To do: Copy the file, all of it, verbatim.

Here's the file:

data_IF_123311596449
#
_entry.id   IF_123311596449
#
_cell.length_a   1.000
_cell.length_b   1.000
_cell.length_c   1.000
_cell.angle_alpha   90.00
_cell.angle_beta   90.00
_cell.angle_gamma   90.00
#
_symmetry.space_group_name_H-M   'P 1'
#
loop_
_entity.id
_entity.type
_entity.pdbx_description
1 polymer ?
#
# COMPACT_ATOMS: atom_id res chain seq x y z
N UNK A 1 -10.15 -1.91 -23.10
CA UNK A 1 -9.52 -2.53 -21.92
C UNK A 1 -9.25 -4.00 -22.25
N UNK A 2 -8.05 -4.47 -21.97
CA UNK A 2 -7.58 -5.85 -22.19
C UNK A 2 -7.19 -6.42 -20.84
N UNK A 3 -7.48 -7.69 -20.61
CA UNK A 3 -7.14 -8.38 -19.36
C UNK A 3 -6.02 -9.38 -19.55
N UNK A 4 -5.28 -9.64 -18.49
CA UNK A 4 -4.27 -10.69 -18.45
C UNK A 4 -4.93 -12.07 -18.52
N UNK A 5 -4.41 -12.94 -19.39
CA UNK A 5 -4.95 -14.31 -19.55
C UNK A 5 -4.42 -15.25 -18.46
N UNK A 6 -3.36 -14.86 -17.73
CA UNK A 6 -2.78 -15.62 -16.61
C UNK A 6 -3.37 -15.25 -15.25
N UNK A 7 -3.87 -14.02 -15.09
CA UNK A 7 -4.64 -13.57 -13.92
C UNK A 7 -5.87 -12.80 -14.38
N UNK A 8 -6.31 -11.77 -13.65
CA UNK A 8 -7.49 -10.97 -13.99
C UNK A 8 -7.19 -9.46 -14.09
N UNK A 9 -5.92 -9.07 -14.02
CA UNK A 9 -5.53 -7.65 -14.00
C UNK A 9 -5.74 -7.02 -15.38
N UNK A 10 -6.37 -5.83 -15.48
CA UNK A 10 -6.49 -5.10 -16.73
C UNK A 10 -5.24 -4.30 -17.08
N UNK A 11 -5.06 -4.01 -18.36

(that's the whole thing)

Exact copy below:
data_IF_123311596449
#
_entry.id   IF_123311596449
#
_cell.length_a   1.000
_cell.length_b   1.000
_cell.length_c   1.000
_cell.angle_alpha   90.00
_cell.angle_beta   90.00
_cell.angle_gamma   90.00
#
_symmetry.space_group_name_H-M   'P 1'
#
loop_
_entity.id
_entity.type
_entity.pdbx_description
1 polymer ?
#
# COMPACT_ATOMS: atom_id res chain seq x y z
N UNK A 1 -10.15 -1.91 -23.10
CA UNK A 1 -9.52 -2.53 -21.92
C UNK A 1 -9.25 -4.00 -22.25
N UNK A 2 -8.05 -4.47 -21.97
CA UNK A 2 -7.58 -5.85 -22.19
C UNK A 2 -7.19 -6.42 -20.84
N UNK A 3 -7.48 -7.69 -20.61
CA UNK A 3 -7.14 -8.38 -19.36
C UNK A 3 -6.02 -9.38 -19.55
N UNK A 4 -5.28 -9.64 -18.49
CA UNK A 4 -4.27 -10.69 -18.45
C UNK A 4 -4.93 -12.07 -18.52
N UNK A 5 -4.41 -12.94 -19.39
CA UNK A 5 -4.95 -14.31 -19.55
C UNK A 5 -4.42 -15.25 -18.46
N UNK A 6 -3.36 -14.86 -17.73
CA UNK A 6 -2.78 -15.62 -16.61
C UNK A 6 -3.37 -15.25 -15.25
N UNK A 7 -3.87 -14.02 -15.09
CA UNK A 7 -4.64 -13.57 -13.92
C UNK A 7 -5.87 -12.80 -14.38
N UNK A 8 -6.31 -11.77 -13.65
CA UNK A 8 -7.49 -10.97 -13.99
C UNK A 8 -7.19 -9.46 -14.09
N UNK A 9 -5.92 -9.07 -14.02
CA UNK A 9 -5.53 -7.65 -14.00
C UNK A 9 -5.74 -7.02 -15.38
N UNK A 10 -6.37 -5.83 -15.48
CA UNK A 10 -6.49 -5.10 -16.73
C UNK A 10 -5.24 -4.30 -17.08
N UNK A 11 -5.06 -4.01 -18.36